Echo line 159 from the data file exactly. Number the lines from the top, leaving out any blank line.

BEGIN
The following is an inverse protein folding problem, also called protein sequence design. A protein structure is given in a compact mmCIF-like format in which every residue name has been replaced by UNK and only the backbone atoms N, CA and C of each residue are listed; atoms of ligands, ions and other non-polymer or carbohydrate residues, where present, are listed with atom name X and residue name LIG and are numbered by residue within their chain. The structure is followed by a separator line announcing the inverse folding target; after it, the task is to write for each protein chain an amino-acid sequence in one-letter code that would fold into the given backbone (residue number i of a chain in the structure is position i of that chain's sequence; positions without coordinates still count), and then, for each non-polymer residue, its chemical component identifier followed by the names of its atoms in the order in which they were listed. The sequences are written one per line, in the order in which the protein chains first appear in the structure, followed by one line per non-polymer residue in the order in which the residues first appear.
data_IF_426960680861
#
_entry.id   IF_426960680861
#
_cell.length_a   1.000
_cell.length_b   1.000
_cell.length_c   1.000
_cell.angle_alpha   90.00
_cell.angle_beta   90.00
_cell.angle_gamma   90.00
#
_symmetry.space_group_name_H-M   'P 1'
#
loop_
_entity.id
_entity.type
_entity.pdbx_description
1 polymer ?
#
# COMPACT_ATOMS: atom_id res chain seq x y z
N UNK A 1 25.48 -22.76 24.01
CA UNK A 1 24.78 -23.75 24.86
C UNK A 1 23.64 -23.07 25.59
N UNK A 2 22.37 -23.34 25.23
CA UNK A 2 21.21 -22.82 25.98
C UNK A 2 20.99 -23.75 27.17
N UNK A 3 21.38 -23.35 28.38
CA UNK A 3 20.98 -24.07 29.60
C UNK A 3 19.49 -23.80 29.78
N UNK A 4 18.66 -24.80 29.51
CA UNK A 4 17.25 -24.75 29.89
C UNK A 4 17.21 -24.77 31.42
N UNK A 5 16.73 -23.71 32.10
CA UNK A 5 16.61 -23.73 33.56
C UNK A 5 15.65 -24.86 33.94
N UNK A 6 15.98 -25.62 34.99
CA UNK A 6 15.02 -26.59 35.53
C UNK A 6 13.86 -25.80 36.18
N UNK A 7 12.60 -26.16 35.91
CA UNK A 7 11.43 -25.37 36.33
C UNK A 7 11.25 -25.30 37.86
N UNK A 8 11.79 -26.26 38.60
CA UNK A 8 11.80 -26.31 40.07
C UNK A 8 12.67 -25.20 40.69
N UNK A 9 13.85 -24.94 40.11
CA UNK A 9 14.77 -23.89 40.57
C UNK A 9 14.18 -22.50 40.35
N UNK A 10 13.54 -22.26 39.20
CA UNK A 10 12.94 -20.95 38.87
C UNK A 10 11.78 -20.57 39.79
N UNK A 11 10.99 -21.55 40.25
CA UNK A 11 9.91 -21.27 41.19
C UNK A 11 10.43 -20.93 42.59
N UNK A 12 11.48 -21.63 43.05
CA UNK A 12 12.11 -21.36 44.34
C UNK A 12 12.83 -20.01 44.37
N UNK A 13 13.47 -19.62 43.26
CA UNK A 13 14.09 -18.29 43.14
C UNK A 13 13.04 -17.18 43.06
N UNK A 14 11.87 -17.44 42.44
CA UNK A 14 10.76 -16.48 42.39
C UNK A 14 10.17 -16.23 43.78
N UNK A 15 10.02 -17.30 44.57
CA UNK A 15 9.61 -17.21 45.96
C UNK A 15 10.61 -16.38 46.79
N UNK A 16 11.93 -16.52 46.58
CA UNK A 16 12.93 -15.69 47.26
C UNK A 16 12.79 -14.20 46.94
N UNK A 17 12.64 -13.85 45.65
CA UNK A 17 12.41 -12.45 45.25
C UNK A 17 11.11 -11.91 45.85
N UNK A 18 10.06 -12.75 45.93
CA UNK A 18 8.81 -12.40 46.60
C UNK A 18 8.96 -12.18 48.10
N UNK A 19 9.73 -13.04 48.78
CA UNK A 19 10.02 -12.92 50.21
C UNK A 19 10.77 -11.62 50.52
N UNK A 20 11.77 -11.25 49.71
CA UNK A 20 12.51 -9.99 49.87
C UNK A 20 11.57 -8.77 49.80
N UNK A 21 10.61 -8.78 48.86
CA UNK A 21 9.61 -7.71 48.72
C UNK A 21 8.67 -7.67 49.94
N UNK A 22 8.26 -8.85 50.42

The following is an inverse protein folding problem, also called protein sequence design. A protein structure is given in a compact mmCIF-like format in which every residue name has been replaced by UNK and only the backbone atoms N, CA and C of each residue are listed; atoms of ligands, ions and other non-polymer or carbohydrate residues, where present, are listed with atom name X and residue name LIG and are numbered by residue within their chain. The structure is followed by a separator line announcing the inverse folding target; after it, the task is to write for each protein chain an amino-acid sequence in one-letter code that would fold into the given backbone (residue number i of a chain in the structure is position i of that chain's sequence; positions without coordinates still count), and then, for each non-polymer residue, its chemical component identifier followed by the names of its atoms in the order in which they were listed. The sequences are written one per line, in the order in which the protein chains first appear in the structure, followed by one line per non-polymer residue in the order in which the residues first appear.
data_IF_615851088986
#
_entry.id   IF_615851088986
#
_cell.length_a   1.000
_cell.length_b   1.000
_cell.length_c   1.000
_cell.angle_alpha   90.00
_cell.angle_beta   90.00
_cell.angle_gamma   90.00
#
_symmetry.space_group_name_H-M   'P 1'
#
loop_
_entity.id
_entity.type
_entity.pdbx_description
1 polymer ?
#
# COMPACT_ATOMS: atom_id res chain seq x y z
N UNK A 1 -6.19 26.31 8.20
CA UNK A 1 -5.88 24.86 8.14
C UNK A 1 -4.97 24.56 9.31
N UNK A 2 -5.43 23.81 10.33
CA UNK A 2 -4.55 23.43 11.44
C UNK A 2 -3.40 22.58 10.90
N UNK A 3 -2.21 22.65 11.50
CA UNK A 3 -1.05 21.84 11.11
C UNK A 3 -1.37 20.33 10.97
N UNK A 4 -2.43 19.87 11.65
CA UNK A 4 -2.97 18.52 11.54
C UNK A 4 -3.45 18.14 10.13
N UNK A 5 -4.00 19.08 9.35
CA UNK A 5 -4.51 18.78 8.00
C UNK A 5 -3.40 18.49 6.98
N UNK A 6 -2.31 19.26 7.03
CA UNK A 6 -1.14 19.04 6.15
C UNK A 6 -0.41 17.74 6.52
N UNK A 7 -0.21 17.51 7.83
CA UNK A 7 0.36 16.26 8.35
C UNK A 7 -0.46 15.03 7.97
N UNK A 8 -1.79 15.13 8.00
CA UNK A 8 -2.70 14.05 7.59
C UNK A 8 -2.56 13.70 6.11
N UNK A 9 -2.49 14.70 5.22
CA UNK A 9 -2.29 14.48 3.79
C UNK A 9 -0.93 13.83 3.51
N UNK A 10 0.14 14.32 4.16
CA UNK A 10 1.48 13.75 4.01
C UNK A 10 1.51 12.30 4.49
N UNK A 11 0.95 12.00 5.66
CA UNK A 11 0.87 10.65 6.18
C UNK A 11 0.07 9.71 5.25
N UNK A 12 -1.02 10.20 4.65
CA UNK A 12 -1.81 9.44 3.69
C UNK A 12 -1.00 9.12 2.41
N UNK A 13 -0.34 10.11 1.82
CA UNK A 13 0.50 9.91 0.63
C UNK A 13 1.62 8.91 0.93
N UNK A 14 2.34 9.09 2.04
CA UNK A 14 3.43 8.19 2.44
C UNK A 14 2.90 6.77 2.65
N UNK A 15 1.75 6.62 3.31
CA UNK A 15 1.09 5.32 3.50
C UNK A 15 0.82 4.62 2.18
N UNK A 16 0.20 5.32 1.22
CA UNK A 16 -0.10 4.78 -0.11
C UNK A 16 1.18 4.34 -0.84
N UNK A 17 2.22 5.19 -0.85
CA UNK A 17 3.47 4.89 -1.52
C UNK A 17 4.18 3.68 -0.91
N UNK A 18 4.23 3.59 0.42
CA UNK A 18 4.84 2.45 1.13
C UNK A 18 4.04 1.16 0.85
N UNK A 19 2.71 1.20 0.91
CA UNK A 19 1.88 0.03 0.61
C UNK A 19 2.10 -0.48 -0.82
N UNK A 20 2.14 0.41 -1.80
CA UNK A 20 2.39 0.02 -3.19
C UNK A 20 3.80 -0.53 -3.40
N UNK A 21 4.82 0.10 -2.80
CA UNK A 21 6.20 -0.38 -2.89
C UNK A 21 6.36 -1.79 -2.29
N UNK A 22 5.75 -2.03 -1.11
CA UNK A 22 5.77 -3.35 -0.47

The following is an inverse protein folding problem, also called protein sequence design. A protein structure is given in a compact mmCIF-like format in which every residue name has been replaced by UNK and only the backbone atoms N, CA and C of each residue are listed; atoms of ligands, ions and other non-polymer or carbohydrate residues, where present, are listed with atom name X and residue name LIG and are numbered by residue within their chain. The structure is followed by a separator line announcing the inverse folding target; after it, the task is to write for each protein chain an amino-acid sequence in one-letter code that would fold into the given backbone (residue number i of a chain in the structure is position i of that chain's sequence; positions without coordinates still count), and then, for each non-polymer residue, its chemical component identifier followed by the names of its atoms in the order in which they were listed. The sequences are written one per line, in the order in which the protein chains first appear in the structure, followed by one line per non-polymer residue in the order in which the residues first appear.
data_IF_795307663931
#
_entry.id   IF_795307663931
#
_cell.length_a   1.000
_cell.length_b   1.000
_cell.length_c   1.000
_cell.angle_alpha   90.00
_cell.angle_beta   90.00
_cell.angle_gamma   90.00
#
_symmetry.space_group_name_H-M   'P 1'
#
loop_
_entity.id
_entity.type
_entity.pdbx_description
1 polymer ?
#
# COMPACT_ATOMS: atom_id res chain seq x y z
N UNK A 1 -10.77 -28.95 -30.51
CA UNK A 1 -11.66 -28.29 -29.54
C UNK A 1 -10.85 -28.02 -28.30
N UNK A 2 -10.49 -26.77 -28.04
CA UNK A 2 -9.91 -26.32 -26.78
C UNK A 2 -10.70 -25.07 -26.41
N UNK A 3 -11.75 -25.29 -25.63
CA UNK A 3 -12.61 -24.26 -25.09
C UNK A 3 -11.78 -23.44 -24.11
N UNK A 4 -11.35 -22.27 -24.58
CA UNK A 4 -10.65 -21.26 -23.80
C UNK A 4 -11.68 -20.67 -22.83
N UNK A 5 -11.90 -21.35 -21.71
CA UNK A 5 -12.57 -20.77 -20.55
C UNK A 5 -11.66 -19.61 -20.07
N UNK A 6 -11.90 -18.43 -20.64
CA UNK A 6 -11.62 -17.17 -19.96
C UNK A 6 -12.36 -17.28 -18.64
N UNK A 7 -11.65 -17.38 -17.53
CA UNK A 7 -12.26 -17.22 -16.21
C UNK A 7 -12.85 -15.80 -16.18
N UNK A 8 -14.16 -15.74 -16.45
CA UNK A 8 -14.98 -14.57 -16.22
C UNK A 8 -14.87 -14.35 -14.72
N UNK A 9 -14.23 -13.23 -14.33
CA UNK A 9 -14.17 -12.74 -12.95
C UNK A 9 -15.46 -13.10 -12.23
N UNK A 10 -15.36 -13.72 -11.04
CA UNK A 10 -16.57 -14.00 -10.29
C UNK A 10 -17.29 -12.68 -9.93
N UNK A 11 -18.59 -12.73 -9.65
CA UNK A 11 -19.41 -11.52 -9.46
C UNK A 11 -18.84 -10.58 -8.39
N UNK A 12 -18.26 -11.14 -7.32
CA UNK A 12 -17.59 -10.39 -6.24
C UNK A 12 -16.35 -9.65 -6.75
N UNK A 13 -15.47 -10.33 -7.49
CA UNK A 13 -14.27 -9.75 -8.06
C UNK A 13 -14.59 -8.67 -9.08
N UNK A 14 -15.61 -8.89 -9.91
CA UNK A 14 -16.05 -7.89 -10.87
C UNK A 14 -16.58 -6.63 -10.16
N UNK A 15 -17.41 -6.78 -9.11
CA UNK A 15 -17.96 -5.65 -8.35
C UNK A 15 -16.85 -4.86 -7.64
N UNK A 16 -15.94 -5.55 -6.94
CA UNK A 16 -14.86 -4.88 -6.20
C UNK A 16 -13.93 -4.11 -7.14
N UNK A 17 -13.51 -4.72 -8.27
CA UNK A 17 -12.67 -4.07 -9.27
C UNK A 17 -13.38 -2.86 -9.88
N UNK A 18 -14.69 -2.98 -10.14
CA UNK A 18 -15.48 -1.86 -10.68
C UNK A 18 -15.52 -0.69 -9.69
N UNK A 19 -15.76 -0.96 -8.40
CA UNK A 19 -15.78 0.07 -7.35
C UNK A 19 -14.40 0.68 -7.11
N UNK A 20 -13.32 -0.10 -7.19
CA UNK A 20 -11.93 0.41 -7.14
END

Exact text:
CA UNK A 18 4.84 2.45 1.13